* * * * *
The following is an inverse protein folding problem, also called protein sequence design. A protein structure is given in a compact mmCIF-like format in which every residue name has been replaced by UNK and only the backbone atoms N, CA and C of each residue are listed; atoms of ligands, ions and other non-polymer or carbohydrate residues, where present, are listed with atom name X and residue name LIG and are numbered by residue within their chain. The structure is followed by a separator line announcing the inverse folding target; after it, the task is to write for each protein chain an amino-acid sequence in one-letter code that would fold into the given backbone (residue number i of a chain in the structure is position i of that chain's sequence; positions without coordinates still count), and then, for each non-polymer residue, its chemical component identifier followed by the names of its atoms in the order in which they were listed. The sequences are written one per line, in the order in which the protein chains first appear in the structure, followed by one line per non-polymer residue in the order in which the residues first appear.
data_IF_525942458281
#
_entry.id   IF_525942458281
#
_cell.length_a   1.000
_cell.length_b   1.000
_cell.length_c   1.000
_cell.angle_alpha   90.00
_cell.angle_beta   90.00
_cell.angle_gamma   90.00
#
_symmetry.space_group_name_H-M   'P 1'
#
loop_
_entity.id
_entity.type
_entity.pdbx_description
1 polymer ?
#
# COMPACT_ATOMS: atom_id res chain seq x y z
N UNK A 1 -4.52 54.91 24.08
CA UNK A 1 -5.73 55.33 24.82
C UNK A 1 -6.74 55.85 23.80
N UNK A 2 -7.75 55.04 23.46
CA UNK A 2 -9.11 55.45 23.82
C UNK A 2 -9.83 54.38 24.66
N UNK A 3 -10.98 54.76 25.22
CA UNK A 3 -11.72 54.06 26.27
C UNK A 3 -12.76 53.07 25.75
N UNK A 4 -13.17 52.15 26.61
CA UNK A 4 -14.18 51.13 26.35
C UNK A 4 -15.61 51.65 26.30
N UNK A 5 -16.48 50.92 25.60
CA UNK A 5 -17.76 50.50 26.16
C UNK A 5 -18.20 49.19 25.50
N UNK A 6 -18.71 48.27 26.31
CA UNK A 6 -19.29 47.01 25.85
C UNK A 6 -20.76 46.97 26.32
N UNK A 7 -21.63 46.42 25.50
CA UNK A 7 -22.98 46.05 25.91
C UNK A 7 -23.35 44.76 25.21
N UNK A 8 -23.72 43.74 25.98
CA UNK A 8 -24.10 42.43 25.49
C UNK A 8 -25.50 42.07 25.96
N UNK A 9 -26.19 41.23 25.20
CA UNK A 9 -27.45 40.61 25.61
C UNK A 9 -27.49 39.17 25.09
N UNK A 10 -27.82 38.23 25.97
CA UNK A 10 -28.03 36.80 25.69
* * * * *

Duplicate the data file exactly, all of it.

The following is an inverse protein folding problem, also called protein sequence design. A protein structure is given in a compact mmCIF-like format in which every residue name has been replaced by UNK and only the backbone atoms N, CA and C of each residue are listed; atoms of ligands, ions and other non-polymer or carbohydrate residues, where present, are listed with atom name X and residue name LIG and are numbered by residue within their chain. The structure is followed by a separator line announcing the inverse folding target; after it, the task is to write for each protein chain an amino-acid sequence in one-letter code that would fold into the given backbone (residue number i of a chain in the structure is position i of that chain's sequence; positions without coordinates still count), and then, for each non-polymer residue, its chemical component identifier followed by the names of its atoms in the order in which they were listed. The sequences are written one per line, in the order in which the protein chains first appear in the structure, followed by one line per non-polymer residue in the order in which the residues first appear.
data_IF_525942458281
#
_entry.id   IF_525942458281
#
_cell.length_a   1.000
_cell.length_b   1.000
_cell.length_c   1.000
_cell.angle_alpha   90.00
_cell.angle_beta   90.00
_cell.angle_gamma   90.00
#
_symmetry.space_group_name_H-M   'P 1'
#
loop_
_entity.id
_entity.type
_entity.pdbx_description
1 polymer ?
#
# COMPACT_ATOMS: atom_id res chain seq x y z
N UNK A 1 -4.52 54.91 24.08
CA UNK A 1 -5.73 55.33 24.82
C UNK A 1 -6.74 55.85 23.80
N UNK A 2 -7.75 55.04 23.46
CA UNK A 2 -9.11 55.45 23.82
C UNK A 2 -9.83 54.38 24.66
N UNK A 3 -10.98 54.76 25.22
CA UNK A 3 -11.72 54.06 26.27
C UNK A 3 -12.76 53.07 25.75
N UNK A 4 -13.17 52.15 26.61
CA UNK A 4 -14.18 51.13 26.35
C UNK A 4 -15.61 51.65 26.30
N UNK A 5 -16.48 50.92 25.60
CA UNK A 5 -17.76 50.50 26.16
C UNK A 5 -18.20 49.19 25.50
N UNK A 6 -18.71 48.27 26.31
CA UNK A 6 -19.29 47.01 25.85
C UNK A 6 -20.76 46.97 26.32
N UNK A 7 -21.63 46.42 25.50
CA UNK A 7 -22.98 46.05 25.91
C UNK A 7 -23.35 44.76 25.21
N UNK A 8 -23.72 43.74 25.98
CA UNK A 8 -24.10 42.43 25.49
C UNK A 8 -25.50 42.07 25.96
N UNK A 9 -26.19 41.23 25.20
CA UNK A 9 -27.45 40.61 25.61
C UNK A 9 -27.49 39.17 25.09
N UNK A 10 -27.82 38.23 25.97
CA UNK A 10 -28.03 36.80 25.69